Microsoft has announced beta testing of Minecraft: Education Edition, which is the company’s education-focused suite for Minecraft that integrates tools for teachers and students to help them use the game more effectively in the classroom.
The education-centered offshoot of was first revealed in January of this year. This May, a closed beta of the game will involve more than 100 schools in 30 countries, reports Pradeep of MS Power User. By June, any school will be able to access the Education Edition for free as long as teachers have a fully updated operating system and an Office 365 Education account. Eventually, Microsoft plans to charge $5 per user each year.
Minecraft: Education Edition is specifically tailored to teach the skills that Minecraft cultivates — namely collaboration, navigation, social skills, and empathy.
The video game blockbuster hit Minecraft is an open-world, sandbox-style game that allows players to build castles and fortresses to protect themselves from the many dangers the world has to offer. The players mine underground for supplies and then craft them into more complex items (hence the game’s name). The simple block-based system makes it easy for players to make basic and effective huts or complex architectural wonders. Players can also make rudimentary machines, grow plants, and breed livestock to help themselves survive.
With over 100 million fans, Minecraft has become one of the most beloved video games in the world. Because of the versatility of the game, it has also become a popular choice with educators who want to stimulate both the creativity and the problem-solving skills of their students.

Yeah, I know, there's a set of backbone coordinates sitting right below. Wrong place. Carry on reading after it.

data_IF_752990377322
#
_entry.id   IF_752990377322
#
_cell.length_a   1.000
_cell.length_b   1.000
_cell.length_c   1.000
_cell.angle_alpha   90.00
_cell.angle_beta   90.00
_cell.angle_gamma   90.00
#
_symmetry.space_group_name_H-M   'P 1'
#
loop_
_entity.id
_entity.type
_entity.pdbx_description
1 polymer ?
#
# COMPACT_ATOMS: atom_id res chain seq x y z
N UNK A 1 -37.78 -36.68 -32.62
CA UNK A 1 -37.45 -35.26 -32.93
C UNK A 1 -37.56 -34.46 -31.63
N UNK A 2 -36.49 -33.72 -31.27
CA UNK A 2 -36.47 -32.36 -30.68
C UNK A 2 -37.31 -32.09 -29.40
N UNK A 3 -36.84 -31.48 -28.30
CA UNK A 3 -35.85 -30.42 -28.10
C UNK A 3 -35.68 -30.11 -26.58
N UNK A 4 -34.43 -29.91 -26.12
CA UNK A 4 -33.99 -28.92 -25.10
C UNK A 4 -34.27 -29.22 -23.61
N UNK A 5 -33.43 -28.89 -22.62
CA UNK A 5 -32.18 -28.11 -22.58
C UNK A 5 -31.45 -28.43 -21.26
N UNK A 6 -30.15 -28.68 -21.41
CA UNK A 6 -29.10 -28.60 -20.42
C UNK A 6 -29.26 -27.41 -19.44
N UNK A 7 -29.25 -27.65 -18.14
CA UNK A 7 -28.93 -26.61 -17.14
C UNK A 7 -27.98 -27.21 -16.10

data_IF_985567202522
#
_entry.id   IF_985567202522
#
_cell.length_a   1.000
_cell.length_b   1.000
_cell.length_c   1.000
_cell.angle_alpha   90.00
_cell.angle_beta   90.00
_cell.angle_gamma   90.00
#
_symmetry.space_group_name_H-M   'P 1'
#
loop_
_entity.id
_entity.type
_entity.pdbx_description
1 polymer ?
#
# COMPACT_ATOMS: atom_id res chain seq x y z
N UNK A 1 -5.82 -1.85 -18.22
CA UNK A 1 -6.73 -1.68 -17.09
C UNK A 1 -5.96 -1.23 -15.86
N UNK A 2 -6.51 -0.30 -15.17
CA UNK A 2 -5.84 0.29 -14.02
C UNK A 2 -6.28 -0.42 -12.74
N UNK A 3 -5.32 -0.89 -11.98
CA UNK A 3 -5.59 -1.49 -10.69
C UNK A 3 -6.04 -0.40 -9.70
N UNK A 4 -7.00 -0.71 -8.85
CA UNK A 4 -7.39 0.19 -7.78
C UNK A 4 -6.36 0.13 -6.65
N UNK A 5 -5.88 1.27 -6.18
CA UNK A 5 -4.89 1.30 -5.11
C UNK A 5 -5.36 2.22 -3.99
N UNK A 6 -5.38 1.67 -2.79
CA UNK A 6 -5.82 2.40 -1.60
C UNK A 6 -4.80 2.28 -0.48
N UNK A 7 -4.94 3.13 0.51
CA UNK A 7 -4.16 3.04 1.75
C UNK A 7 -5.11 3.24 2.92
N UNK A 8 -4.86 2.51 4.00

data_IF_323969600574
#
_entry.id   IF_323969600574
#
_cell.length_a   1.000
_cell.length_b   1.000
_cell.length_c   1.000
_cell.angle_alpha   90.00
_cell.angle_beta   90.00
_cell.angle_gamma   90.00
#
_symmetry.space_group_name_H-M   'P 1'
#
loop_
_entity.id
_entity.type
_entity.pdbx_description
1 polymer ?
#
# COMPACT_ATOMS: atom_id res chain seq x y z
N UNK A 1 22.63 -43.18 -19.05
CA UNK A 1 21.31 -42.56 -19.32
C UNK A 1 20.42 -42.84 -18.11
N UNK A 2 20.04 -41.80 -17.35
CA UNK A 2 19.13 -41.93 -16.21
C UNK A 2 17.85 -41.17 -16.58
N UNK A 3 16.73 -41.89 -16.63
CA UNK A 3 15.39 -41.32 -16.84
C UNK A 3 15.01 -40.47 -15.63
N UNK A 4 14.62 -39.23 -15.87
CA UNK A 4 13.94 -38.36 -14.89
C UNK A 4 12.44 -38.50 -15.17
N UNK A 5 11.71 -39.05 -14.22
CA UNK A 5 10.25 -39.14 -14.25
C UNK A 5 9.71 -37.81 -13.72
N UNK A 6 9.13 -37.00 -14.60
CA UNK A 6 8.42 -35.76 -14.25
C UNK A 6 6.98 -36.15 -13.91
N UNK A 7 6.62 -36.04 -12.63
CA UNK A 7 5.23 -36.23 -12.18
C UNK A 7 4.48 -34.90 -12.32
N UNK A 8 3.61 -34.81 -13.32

According to Paul Sawers of Venture Beat, the game’s features include enhanced maps with coordinates, the ability to capture screenshots and save them to a portfolio, and an enhanced multiplayer mode allowing as many as 40 students to play in a single Minecraft world.
Resources, lesson plans, and a mentor program to enhance the educational Minecraft community are currently in the works.
According to John Callaham of Windows Central, a blog post from Microsoft said:
If you are new to Minecraft, or if you aren’t sure where to start in bringing Minecraft into your classroom and incorporating into your curriculum, the early access program is going to be a great way to familiarize yourself with Minecraft: Education Edition. We also suggest educators check out our many resources on education.minecraft.net, including lesson plans like the Great Pyramids of Giza, or electrical circuits using Redstone. In addition, the Minecraft Mentors program connects you with educators experienced in teaching with Minecraft and demystifies the process.
Microsoft has given Minecraft significant attention in its quest to use encourage the game’s use for educational purposes. Last year, the company partnered up with Code.org to create a Minecraft-based coding tutorial for the yearly Hour of Code campaign. To date, 2.4 million people have completed the hour-long tutorial.
Earlier this year, Microsoft acquired MinecraftEdu, a company that created an educational version of Minecraft, reports Paul Thurrott. That acquisition has helped build Minecraft: Education Edition.
Sweden-based Mojang, which originally created the hit game Minecraft, was acquired by Microsoft in 2014 for $2.5 billion.
Microsoft will also be releasing additional software designed to make Windows a core element of the classroom.